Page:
Decreased by 1.5 storey Decreased by 4 storeys Decreased by 3 storeys
  • 35.
    • Pros and cons of reducing or removing GFA concessions for car parks:
    • Based on the Buildings Department study over 97 buildings, it shows that the GFA concessions granted for car parks take up much GFA.
    2b. Reviewing car-parking provisions   Average Amount of GFA Concessions Granted in relation to Total GFA (%) Disregarded GFA for Car-parks in relation to Total GFA (%) Residential Zone 1 (Highest Density) 40% 13% Residential Zone 2 (Medium Density) 67% 42% Residential Zone 3 (Lowest Density) 57% 32% Non-Domestic Buildings 37% 12% Pros (Benefits): Cons (Costs):
    • Reduction in building height or bulk, which may bring about a better urban environment and benefit the neighbourhood
    • May place a control on car ownership, which in turn may positively impact roadside air pollution and public health
    • Release the ground floor or other lower floors for more attractive uses to improve streetscape
    • Reduce overall construction and maintenance costs as fewer car parking spaces are provided
    • Convenience of building occupants is compromised
    • Fewer car-parking facilities will induce more illegal parking, on streets that will aggravate traffic congestion and result in more noise and environmental problems
  • 36. 2c. Adjusting the incentive for dedicating areas for
    • Street widening to bring about improvement of air ventilation and the streetscape.
    • Adjusting the incentive may serve to control the height of buildings.
    • If this incentive is reduced or removed, developers may be less motivated to surrender space at ground level.
    2d. Reviewing GFA concessions for other features
    • The incorporation of green and amenity features is generally desirable.
    • Certain features mainly benefit building occupants , but not that of the broader neighbourhood.
    • The pros & cons of removing GFA concessions will depend upon whether these facilities are provided in the building or not.
    public passage or road widening
  • 37. 2e. Capping GFA concessions
    • May control the height and bulk of buildings while retaining a degree of flexibility .
    • Indiscriminately limiting the GFA concessions may discourage the provision of some desirable facilities or features.
    2f. Proposed changes to the GFA concessions regime
    • The Building Authority utilises the “modification” power to grant certain GFA concessions for building projects.
    • Such administrative mechanism allows for greater flexibility, but may provide less certainty to the community in terms of the final GFA of a development.
    • Conversely, a mandatory approach would provide certainty, but would lack flexibility .
  • 38. Possible Solutions
    • Sustainable Building Design Guidelines
    • Control on GFA Concessions
    • Energy Efficient Design and Installations
    With a view to addressing public concerns over the issues regarding our built environment, a number of options are outlined below:
  • 39. 3. Energy Efficient Building Design and Installations Enhanced use of daylight through building windows Rooftop solar photovoltaic panels can convert solar energy to electrical energy for the building Rooftop greening reduces heat absorbed by the roof Non-absorbing roofing – roof covered by light-coloured or reflective membranes - absorbs less heat Landscape shading – use of trees or major landscaping elements to provide beneficial shading Use of shading devices – fixed or movable, located inside or outside the glazing, can control direct or indirect solar gain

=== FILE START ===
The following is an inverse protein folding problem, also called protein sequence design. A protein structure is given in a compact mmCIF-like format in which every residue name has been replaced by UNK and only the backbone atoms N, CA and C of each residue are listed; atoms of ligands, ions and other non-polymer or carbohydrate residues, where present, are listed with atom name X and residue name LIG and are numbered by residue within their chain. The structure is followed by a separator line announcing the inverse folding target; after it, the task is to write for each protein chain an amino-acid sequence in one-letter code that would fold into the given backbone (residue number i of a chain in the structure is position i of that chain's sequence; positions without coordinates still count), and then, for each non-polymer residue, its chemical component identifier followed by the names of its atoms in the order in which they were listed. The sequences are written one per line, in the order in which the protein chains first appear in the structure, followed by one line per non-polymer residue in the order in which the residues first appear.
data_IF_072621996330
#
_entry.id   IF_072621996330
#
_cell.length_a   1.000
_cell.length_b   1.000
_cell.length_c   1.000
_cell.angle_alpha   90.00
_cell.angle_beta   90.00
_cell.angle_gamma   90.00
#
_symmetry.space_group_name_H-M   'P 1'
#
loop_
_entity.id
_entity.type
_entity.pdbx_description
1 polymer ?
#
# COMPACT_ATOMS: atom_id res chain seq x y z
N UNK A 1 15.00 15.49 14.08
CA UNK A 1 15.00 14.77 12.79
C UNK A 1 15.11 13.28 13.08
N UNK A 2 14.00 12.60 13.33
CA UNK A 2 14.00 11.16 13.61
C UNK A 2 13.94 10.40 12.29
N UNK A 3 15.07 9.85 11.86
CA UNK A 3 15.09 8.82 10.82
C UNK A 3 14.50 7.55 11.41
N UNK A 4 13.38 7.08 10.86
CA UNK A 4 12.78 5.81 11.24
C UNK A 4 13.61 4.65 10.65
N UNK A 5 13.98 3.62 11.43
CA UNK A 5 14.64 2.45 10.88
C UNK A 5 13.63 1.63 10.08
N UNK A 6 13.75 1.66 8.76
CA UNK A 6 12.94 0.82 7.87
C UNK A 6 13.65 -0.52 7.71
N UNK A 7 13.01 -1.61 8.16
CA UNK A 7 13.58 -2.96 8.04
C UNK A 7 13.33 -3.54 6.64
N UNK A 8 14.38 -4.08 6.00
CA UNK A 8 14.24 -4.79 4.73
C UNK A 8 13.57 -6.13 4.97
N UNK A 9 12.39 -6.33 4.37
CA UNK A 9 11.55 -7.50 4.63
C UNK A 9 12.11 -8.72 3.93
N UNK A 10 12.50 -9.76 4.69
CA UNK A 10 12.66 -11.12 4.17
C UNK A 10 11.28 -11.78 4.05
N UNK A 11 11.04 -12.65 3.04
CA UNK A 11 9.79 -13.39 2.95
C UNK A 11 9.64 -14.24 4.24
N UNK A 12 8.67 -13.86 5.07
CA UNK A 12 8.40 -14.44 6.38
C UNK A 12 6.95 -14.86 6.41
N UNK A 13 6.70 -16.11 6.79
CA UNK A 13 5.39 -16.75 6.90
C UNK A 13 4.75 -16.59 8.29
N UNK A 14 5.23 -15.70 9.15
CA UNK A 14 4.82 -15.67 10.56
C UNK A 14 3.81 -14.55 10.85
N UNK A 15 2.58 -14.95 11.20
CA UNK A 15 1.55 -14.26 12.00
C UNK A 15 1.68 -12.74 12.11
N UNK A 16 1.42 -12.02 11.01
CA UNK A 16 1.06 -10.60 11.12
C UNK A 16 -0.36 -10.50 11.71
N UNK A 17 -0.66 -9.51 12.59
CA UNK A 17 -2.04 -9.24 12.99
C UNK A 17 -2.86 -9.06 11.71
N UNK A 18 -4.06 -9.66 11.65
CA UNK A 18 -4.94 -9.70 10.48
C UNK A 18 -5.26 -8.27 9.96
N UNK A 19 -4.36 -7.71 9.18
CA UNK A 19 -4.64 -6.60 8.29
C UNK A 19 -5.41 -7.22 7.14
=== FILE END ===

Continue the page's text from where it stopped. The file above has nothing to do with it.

• 40. In relation to energy efficiency
    • What energy efficient building design features should be encouraged and promoted?
    • How should such energy efficient building designs be promoted?
    • Should GFA concessions for green and amenity features also include concessions for energy efficiency or renewable energy features?
  • 41.
    • Questions for Consideration
  • 42. Questions for Consideration
    • What do you consider to be the most important characteristics of a quality and sustainable built environment and why?
    • What are your views on the proposed sustainable design guidelines?
    • What are your views on the review of the existing GFA policies and practices?
    • How should building energy efficiency be encouraged?
    • What is your willingness to pay for building features that are conducive to attaining a quality and sustainable environment?
    • Which of the following approaches do you consider appropriate as the way forward?
    • status quo – the current approach towards building designs be maintained;
    • moderate change – progressively introducing development control over the provision of mandatory, green and amenity features, e.g. by reducing the rate of GFA concessions for certain features and capping the total amount of GFA concessions (fewer such features may be provided as a result); or introducing other incentives, e.g. accreditation/recognition schemes; or
    • major change – introducing more stringent controls over development, e.g. by doing away with GFA concessions for certain building features; imposing a stringent cap on overall GFA concessions; requiring mandatory adoption of the Sustainable Building Design Guidelines as well as provision of energy efficient features.
  • 43. How to respond? Please let us have your views by end October 2009 through the following channels:
    • By Mail
    • The Sustainable Development Division
    • Environment Bureau
    • M/Floor, Murray Building
    • Garden Road
    • Central
    • By Email
    • [email_address]
    • By Fax
    • 3150 8168
    • Visit the Council’s Dedicated Website
    • www.susdev.org.hk (discussion forum )
  • 44. Thank you!